Automation is more than a buzzword. The trend of progressively greater automation ever since the beginning of the Industrial Revolution has exploded alongside advances in computing. The most advanced manufacturing facilities currently employ more robots than humans. The simpler, repetitive tasks are taken on by robots, while humans are engaged in more tasks requiring greater creativity and foresight. Meanwhile, the most advanced factories include interconnected manufacturing equipment throughout the fabrication and assembly lines, which help streamline efficiency and data collection on the factory floor.
This move toward greater automation and interconnectivity is a central part of a new manufacturing methodology, known as lights out manufacturing. So what is lights out manufacturing, and how is it set to affect different industries? This is about more than greater automation of simpler tasks with robots. It requires rethinking the processes used to manufacture advanced products, ranging from complicated mechanical parts to PCBs and electronics.
What is lights out manufacturing? It’s bringing greater automation to electronics manufacturing.
What Is Lights Out Manufacturing?
Lights out manufacturing is a manufacturing method that enables production with minimal or zero human intervention. This relies on greater automation at critical portions of the manufacturing process such that a process can continue once humans leave the factory. Very few factories operate for long periods of time without any human intervention. However, there are some examples of factories that can produce for extended periods while left unattended. This changes the role of humans in a factory to one of quality control, effective planning, maintenance, and logistics.
Automation is not a new concept and has helped drive productivity since the beginning of the Industrial Revolution. Some of the earliest mentions of the lights out manufacturing concept span back to the 1950s. However, the technology required to nearly completely automate manufacturing activities in a variety of industries has unfolded slowly. This includes a transition to digitally-driven product design and control over manufacturing assets, as well as greater connectivity between manufacturing assets with a standardized data format.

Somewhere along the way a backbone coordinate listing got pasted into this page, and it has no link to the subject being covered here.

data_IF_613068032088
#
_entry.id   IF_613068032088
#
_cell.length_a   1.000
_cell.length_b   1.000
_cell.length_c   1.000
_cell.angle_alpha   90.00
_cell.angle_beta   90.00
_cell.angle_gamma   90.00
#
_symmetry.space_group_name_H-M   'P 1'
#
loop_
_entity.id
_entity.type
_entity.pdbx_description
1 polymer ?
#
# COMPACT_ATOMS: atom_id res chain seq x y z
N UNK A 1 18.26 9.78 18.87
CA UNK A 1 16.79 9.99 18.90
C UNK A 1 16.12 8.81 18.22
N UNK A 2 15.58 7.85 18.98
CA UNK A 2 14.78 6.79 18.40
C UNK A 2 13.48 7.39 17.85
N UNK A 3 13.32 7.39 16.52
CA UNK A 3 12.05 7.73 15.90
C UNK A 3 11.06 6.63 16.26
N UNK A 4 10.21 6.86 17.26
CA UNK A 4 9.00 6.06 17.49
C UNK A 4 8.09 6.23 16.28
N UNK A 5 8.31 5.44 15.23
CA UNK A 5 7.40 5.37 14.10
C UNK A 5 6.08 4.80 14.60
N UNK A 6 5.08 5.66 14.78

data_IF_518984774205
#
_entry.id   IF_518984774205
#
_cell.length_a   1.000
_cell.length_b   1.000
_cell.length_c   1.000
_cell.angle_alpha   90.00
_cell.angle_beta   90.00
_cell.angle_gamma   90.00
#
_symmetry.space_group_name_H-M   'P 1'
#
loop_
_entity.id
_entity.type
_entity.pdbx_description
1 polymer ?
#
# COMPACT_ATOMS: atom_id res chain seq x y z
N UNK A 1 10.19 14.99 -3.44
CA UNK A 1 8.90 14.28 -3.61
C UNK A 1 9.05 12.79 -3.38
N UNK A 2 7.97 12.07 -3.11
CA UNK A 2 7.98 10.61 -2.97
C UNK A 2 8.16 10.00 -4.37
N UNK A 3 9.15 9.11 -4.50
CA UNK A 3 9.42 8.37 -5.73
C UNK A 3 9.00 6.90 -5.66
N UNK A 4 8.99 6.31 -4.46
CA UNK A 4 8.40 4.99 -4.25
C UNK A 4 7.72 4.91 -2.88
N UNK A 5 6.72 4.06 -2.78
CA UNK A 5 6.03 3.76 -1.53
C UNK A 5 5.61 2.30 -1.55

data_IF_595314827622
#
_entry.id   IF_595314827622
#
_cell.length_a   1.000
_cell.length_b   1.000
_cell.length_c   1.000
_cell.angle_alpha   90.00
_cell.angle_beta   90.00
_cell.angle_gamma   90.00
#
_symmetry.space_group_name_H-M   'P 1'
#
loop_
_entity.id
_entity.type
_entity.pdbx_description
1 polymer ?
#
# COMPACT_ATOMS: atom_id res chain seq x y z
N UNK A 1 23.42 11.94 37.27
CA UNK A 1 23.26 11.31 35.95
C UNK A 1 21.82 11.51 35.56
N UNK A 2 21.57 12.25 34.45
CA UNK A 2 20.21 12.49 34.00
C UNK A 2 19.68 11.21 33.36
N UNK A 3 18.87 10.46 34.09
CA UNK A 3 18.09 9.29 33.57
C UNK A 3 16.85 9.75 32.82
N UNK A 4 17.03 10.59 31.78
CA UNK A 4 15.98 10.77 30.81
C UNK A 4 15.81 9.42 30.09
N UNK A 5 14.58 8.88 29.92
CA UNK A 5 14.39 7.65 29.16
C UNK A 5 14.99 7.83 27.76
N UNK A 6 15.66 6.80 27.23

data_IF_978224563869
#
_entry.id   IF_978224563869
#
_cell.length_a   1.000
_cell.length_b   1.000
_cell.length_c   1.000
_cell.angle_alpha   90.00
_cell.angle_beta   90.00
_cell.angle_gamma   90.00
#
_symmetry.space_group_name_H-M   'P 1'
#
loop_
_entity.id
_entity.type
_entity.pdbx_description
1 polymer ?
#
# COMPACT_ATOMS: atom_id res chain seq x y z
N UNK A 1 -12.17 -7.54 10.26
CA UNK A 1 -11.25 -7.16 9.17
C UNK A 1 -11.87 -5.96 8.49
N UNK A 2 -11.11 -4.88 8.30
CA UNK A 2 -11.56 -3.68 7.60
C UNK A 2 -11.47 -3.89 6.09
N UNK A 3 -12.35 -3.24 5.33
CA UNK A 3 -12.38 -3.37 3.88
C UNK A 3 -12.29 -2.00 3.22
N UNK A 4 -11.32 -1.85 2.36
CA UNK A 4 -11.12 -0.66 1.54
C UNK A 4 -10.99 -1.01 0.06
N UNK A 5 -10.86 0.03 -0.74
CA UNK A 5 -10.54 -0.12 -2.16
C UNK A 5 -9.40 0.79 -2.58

In a lights out manufacturing operation, the role of humans is to manage the facility, plan production to meet demand quotas, and program automated assets to continue production in their absence. In other words, the factory is set up to continue running after humans leave and the overhead lights are turned off. This requires synchronization among multiple manufacturing assets, where digital product models are put into a production queue, and instructions for each portion of the process are fed to each piece of equipment on a fabrication line.
With more industries embracing the core concepts of Industry 4.0, there is a real demand for technologies that enable partial or full lights out manufacturing in a variety of industries. Additive manufacturing systems are already an integral digital manufacturing technology, making them ideal for inclusion in a lights out manufacturing line. Additive processes are well-known in the aerospace and automotive industries, and precise fabrication processes are being perfected for producing fully-functional PCBs.
How Lights Out Manufacturing Affects PCB Production